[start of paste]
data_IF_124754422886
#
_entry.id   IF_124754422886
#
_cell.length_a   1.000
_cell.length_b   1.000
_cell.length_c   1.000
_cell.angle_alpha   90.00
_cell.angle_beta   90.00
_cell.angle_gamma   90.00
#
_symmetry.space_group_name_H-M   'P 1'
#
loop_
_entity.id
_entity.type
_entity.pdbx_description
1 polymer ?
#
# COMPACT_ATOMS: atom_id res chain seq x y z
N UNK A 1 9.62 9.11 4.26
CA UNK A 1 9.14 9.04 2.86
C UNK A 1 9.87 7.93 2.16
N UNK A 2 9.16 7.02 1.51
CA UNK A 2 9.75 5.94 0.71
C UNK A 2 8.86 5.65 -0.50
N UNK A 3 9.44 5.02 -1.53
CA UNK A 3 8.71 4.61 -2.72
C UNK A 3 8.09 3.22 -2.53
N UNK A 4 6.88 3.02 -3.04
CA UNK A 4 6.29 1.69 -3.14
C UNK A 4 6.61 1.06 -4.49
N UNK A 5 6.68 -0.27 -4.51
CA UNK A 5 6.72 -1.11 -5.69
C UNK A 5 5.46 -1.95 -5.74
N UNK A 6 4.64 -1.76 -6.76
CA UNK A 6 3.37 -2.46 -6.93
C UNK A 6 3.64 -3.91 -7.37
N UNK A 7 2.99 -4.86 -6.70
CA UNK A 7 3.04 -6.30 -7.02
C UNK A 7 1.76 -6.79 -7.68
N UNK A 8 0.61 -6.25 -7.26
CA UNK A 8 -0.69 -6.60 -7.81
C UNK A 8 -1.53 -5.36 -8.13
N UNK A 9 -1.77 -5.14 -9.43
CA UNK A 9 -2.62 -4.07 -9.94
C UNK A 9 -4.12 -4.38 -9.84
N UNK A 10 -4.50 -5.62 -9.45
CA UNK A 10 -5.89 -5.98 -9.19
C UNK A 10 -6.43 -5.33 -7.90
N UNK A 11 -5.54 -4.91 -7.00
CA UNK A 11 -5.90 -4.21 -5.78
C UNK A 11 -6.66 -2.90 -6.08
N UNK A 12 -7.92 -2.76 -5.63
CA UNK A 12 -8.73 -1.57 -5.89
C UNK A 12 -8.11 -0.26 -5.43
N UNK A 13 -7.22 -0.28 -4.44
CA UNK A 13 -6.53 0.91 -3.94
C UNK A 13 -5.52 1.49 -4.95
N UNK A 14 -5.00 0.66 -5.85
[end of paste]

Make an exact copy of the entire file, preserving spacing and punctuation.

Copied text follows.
data_IF_124754422886
#
_entry.id   IF_124754422886
#
_cell.length_a   1.000
_cell.length_b   1.000
_cell.length_c   1.000
_cell.angle_alpha   90.00
_cell.angle_beta   90.00
_cell.angle_gamma   90.00
#
_symmetry.space_group_name_H-M   'P 1'
#
loop_
_entity.id
_entity.type
_entity.pdbx_description
1 polymer ?
#
# COMPACT_ATOMS: atom_id res chain seq x y z
N UNK A 1 9.62 9.11 4.26
CA UNK A 1 9.14 9.04 2.86
C UNK A 1 9.87 7.93 2.16
N UNK A 2 9.16 7.02 1.51
CA UNK A 2 9.75 5.94 0.71
C UNK A 2 8.86 5.65 -0.50
N UNK A 3 9.44 5.02 -1.53
CA UNK A 3 8.71 4.61 -2.72
C UNK A 3 8.09 3.22 -2.53
N UNK A 4 6.88 3.02 -3.04
CA UNK A 4 6.29 1.69 -3.14
C UNK A 4 6.61 1.06 -4.49
N UNK A 5 6.68 -0.27 -4.51
CA UNK A 5 6.72 -1.11 -5.69
C UNK A 5 5.46 -1.95 -5.74
N UNK A 6 4.64 -1.76 -6.76
CA UNK A 6 3.37 -2.46 -6.93
C UNK A 6 3.64 -3.91 -7.37
N UNK A 7 2.99 -4.86 -6.70
CA UNK A 7 3.04 -6.30 -7.02
C UNK A 7 1.76 -6.79 -7.68
N UNK A 8 0.61 -6.25 -7.26
CA UNK A 8 -0.69 -6.60 -7.81
C UNK A 8 -1.53 -5.36 -8.13
N UNK A 9 -1.77 -5.14 -9.43
CA UNK A 9 -2.62 -4.07 -9.94
C UNK A 9 -4.12 -4.38 -9.84
N UNK A 10 -4.50 -5.62 -9.45
CA UNK A 10 -5.89 -5.98 -9.19
C UNK A 10 -6.43 -5.33 -7.90
N UNK A 11 -5.54 -4.91 -7.00
CA UNK A 11 -5.90 -4.21 -5.78
C UNK A 11 -6.66 -2.90 -6.08
N UNK A 12 -7.92 -2.76 -5.63
CA UNK A 12 -8.73 -1.57 -5.89
C UNK A 12 -8.11 -0.26 -5.43
N UNK A 13 -7.22 -0.28 -4.44
CA UNK A 13 -6.53 0.91 -3.94
C UNK A 13 -5.52 1.49 -4.95
N UNK A 14 -5.00 0.66 -5.85